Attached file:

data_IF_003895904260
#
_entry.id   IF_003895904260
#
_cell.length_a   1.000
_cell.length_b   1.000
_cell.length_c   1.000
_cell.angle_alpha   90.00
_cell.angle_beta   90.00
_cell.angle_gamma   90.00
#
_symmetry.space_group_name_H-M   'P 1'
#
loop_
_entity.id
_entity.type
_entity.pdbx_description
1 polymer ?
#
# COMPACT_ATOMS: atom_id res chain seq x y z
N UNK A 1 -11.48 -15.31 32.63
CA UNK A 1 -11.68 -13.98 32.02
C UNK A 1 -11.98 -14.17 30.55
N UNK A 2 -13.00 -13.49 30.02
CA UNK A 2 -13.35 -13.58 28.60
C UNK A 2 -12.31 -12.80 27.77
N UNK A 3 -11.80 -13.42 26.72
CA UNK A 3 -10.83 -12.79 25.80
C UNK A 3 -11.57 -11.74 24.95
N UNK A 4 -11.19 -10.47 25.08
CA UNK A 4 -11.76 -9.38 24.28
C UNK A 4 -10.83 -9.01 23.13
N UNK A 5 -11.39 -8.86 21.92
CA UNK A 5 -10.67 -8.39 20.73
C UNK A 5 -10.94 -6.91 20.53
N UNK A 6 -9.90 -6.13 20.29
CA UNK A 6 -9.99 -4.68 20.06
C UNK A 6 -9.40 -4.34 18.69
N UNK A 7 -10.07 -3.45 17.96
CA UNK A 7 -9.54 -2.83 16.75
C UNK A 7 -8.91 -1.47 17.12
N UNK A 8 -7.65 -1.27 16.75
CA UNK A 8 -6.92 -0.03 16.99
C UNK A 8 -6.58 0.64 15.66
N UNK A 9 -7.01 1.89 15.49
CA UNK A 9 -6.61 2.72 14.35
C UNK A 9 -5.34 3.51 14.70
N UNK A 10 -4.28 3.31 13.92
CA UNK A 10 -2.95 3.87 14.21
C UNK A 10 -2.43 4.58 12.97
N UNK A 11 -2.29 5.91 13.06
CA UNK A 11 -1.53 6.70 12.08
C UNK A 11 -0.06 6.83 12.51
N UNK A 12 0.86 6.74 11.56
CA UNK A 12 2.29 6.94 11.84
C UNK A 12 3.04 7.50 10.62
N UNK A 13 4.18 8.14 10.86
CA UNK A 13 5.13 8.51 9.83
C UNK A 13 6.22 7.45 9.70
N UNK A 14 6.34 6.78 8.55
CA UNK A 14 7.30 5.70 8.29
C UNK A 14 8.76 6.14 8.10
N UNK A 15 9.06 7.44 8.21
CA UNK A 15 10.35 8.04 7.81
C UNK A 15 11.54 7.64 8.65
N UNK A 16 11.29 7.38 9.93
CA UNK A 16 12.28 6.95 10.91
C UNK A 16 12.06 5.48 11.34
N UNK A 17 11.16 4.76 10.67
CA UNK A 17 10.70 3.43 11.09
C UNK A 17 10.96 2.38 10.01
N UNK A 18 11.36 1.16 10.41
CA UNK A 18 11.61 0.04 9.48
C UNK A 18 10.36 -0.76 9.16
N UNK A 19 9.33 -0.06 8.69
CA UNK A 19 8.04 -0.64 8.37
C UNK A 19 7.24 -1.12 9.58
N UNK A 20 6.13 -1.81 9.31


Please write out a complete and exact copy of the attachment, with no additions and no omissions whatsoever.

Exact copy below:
data_IF_003895904260
#
_entry.id   IF_003895904260
#
_cell.length_a   1.000
_cell.length_b   1.000
_cell.length_c   1.000
_cell.angle_alpha   90.00
_cell.angle_beta   90.00
_cell.angle_gamma   90.00
#
_symmetry.space_group_name_H-M   'P 1'
#
loop_
_entity.id
_entity.type
_entity.pdbx_description
1 polymer ?
#
# COMPACT_ATOMS: atom_id res chain seq x y z
N UNK A 1 -11.48 -15.31 32.63
CA UNK A 1 -11.68 -13.98 32.02
C UNK A 1 -11.98 -14.17 30.55
N UNK A 2 -13.00 -13.49 30.02
CA UNK A 2 -13.35 -13.58 28.60
C UNK A 2 -12.31 -12.80 27.77
N UNK A 3 -11.80 -13.42 26.72
CA UNK A 3 -10.83 -12.79 25.80
C UNK A 3 -11.57 -11.74 24.95
N UNK A 4 -11.19 -10.47 25.08
CA UNK A 4 -11.76 -9.38 24.28
C UNK A 4 -10.83 -9.01 23.13
N UNK A 5 -11.39 -8.86 21.92
CA UNK A 5 -10.67 -8.39 20.73
C UNK A 5 -10.94 -6.91 20.53
N UNK A 6 -9.90 -6.13 20.29
CA UNK A 6 -9.99 -4.68 20.06
C UNK A 6 -9.40 -4.34 18.69
N UNK A 7 -10.07 -3.45 17.96
CA UNK A 7 -9.54 -2.83 16.75
C UNK A 7 -8.91 -1.47 17.12
N UNK A 8 -7.65 -1.27 16.75
CA UNK A 8 -6.92 -0.03 16.99
C UNK A 8 -6.58 0.64 15.66
N UNK A 9 -7.01 1.89 15.49
CA UNK A 9 -6.61 2.72 14.35
C UNK A 9 -5.34 3.51 14.70
N UNK A 10 -4.28 3.31 13.92
CA UNK A 10 -2.95 3.87 14.21
C UNK A 10 -2.43 4.58 12.97
N UNK A 11 -2.29 5.91 13.06
CA UNK A 11 -1.53 6.70 12.08
C UNK A 11 -0.06 6.83 12.51
N UNK A 12 0.86 6.74 11.56
CA UNK A 12 2.29 6.94 11.84
C UNK A 12 3.04 7.50 10.62
N UNK A 13 4.18 8.14 10.86
CA UNK A 13 5.13 8.51 9.83
C UNK A 13 6.22 7.45 9.70
N UNK A 14 6.34 6.78 8.55
CA UNK A 14 7.30 5.70 8.29
C UNK A 14 8.76 6.14 8.10
N UNK A 15 9.06 7.44 8.21
CA UNK A 15 10.35 8.04 7.81
C UNK A 15 11.54 7.64 8.65
N UNK A 16 11.29 7.38 9.93
CA UNK A 16 12.28 6.95 10.91
C UNK A 16 12.06 5.48 11.34
N UNK A 17 11.16 4.76 10.67
CA UNK A 17 10.70 3.43 11.09
C UNK A 17 10.96 2.38 10.01
N UNK A 18 11.36 1.16 10.41
CA UNK A 18 11.61 0.04 9.48
C UNK A 18 10.36 -0.76 9.16
N UNK A 19 9.33 -0.06 8.69
CA UNK A 19 8.04 -0.64 8.37
C UNK A 19 7.24 -1.12 9.58
N UNK A 20 6.13 -1.81 9.31